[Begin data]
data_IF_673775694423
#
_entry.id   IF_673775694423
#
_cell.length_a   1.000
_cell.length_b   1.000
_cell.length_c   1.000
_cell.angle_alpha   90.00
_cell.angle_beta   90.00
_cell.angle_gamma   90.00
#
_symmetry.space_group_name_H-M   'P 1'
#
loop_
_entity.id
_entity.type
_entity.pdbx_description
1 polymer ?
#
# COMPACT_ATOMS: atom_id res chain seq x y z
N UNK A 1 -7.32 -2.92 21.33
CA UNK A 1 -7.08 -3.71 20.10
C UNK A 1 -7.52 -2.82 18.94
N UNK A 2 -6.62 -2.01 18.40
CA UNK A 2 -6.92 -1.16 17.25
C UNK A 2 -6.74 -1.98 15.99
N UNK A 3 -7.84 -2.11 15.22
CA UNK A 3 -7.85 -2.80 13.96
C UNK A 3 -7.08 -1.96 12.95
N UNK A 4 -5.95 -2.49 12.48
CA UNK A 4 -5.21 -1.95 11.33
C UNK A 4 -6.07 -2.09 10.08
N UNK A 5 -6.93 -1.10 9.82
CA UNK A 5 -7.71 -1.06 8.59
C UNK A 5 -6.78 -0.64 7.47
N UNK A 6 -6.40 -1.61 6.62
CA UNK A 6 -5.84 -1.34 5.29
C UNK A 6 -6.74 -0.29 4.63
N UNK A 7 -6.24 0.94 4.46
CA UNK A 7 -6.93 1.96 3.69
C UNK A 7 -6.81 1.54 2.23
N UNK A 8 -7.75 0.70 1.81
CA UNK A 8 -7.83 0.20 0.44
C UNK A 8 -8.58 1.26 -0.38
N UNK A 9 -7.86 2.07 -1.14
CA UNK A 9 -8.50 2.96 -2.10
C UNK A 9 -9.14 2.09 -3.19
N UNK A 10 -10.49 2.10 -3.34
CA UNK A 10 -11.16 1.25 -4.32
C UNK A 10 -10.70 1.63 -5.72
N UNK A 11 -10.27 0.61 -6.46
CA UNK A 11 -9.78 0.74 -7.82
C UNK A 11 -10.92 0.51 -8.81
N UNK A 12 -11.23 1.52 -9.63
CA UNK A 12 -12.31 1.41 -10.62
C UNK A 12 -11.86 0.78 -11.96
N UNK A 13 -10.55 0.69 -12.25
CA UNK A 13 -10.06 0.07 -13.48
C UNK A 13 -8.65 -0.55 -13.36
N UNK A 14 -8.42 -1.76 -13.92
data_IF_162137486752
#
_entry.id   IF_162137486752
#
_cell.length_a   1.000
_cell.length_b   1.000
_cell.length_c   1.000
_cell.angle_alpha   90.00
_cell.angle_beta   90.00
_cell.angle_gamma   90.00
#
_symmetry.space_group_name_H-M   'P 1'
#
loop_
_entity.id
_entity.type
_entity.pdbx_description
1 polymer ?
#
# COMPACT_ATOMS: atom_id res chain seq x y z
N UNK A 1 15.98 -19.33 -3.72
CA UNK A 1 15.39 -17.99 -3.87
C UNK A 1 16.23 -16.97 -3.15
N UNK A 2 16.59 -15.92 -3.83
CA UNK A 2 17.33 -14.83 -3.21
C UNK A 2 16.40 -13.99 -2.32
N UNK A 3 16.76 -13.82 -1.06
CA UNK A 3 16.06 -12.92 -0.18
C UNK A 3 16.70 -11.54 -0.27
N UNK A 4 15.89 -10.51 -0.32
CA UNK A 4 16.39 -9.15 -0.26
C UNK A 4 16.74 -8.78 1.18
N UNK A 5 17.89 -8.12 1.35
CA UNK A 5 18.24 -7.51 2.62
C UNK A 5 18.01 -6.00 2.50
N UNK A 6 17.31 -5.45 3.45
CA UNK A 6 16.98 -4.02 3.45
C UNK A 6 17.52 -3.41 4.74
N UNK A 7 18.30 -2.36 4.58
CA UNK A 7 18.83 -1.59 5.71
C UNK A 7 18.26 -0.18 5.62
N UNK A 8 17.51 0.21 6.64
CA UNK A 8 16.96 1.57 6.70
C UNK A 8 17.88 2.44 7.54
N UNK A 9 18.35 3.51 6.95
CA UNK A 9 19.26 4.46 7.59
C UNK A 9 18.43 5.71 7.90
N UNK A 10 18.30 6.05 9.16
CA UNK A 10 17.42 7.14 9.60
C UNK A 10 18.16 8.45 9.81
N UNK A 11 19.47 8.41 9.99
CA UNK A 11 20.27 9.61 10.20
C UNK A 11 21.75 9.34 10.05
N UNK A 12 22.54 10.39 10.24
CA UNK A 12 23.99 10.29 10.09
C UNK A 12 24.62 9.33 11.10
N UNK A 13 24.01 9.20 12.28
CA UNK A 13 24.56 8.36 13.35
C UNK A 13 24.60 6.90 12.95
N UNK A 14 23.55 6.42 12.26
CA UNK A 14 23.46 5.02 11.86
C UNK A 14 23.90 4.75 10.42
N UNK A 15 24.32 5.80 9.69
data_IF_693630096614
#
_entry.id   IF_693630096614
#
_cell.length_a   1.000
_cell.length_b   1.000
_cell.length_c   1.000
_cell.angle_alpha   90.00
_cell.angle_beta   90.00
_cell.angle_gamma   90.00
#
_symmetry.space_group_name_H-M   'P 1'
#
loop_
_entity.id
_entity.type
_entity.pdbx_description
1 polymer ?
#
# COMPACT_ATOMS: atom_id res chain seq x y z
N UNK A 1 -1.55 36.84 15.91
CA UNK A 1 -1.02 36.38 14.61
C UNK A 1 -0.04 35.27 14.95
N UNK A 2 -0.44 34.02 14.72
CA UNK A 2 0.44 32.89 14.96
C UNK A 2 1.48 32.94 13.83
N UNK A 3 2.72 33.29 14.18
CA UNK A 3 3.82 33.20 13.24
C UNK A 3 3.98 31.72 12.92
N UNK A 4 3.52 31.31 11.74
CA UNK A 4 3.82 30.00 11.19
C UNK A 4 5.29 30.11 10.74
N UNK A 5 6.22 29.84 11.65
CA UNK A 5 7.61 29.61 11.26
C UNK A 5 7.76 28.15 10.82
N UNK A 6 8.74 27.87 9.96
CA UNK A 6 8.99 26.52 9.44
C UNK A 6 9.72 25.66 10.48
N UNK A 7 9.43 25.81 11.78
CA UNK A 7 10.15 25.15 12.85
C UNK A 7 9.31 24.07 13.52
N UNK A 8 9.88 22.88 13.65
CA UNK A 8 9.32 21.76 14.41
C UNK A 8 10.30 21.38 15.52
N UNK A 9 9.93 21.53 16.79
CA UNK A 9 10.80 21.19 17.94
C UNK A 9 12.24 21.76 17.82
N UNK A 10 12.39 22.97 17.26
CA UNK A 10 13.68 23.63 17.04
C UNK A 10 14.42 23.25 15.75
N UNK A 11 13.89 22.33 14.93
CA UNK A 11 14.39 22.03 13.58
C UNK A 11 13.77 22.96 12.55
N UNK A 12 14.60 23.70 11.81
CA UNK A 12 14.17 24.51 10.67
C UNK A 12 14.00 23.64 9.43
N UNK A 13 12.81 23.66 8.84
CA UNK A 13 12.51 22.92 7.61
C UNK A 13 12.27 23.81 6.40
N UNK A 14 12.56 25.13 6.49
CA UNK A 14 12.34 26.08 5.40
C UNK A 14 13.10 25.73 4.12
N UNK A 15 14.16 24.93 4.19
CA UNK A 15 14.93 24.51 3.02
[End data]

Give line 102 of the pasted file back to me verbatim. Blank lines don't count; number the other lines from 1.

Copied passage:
N UNK A 8 17.51 0.21 6.64